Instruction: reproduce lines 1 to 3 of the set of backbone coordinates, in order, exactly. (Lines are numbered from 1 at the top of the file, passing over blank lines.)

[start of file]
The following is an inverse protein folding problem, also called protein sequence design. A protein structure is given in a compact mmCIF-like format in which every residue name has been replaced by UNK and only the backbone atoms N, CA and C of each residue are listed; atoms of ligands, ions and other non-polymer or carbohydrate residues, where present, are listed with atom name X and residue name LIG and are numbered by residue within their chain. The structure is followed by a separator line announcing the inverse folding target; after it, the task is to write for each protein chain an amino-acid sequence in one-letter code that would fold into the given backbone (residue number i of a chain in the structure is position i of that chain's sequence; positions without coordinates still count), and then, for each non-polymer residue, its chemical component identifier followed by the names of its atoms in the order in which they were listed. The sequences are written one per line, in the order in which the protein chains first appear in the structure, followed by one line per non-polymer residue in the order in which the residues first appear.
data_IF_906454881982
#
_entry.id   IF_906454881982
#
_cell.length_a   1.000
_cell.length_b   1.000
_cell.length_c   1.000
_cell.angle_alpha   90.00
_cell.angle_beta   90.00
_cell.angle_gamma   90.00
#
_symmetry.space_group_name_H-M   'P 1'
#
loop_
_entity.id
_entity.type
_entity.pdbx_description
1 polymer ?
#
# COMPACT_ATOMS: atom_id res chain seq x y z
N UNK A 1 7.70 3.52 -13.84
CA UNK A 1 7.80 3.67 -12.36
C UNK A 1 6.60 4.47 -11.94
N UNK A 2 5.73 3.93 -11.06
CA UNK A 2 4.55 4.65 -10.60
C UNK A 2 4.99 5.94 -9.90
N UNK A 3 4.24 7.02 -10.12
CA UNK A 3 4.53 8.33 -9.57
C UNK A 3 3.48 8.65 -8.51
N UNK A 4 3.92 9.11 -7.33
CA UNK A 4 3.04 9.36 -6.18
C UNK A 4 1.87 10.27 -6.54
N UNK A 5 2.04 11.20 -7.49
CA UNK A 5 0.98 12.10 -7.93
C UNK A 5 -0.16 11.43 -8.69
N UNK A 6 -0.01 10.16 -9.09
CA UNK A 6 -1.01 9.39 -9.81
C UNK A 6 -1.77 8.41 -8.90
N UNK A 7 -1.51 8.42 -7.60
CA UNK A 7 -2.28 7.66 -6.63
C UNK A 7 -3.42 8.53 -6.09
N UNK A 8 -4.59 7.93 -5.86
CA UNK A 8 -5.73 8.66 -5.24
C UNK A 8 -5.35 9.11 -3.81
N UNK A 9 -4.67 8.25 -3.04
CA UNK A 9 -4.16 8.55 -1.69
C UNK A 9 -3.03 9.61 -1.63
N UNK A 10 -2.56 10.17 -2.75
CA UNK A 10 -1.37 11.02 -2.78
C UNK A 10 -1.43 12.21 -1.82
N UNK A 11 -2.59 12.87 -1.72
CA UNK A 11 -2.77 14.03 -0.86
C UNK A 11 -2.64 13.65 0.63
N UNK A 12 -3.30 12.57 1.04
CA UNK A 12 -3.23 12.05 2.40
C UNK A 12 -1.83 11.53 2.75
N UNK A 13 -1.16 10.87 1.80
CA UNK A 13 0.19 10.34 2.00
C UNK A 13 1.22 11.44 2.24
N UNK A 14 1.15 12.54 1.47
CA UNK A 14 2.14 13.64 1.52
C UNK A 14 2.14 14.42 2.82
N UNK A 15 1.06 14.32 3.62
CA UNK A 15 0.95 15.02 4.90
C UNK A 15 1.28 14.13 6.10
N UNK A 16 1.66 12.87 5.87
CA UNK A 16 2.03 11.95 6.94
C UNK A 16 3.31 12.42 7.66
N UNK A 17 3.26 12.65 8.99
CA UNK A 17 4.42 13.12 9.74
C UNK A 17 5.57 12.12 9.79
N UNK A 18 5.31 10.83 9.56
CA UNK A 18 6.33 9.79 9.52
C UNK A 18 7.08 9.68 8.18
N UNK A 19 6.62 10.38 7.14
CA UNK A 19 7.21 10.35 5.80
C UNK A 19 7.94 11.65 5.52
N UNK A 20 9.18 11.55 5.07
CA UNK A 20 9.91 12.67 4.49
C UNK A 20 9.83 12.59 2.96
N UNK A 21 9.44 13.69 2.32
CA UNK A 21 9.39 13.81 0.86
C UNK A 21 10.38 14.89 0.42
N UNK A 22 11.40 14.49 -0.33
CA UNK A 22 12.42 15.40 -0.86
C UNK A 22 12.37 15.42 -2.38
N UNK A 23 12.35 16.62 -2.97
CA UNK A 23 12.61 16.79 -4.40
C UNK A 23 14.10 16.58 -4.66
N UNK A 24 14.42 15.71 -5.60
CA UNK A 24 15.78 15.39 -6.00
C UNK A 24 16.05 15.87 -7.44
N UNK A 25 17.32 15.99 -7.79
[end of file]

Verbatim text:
The following is an inverse protein folding problem, also called protein sequence design. A protein structure is given in a compact mmCIF-like format in which every residue name has been replaced by UNK and only the backbone atoms N, CA and C of each residue are listed; atoms of ligands, ions and other non-polymer or carbohydrate residues, where present, are listed with atom name X and residue name LIG and are numbered by residue within their chain. The structure is followed by a separator line announcing the inverse folding target; after it, the task is to write for each protein chain an amino-acid sequence in one-letter code that would fold into the given backbone (residue number i of a chain in the structure is position i of that chain's sequence; positions without coordinates still count), and then, for each non-polymer residue, its chemical component identifier followed by the names of its atoms in the order in which they were listed. The sequences are written one per line, in the order in which the protein chains first appear in the structure, followed by one line per non-polymer residue in the order in which the residues first appear.
data_IF_906454881982
#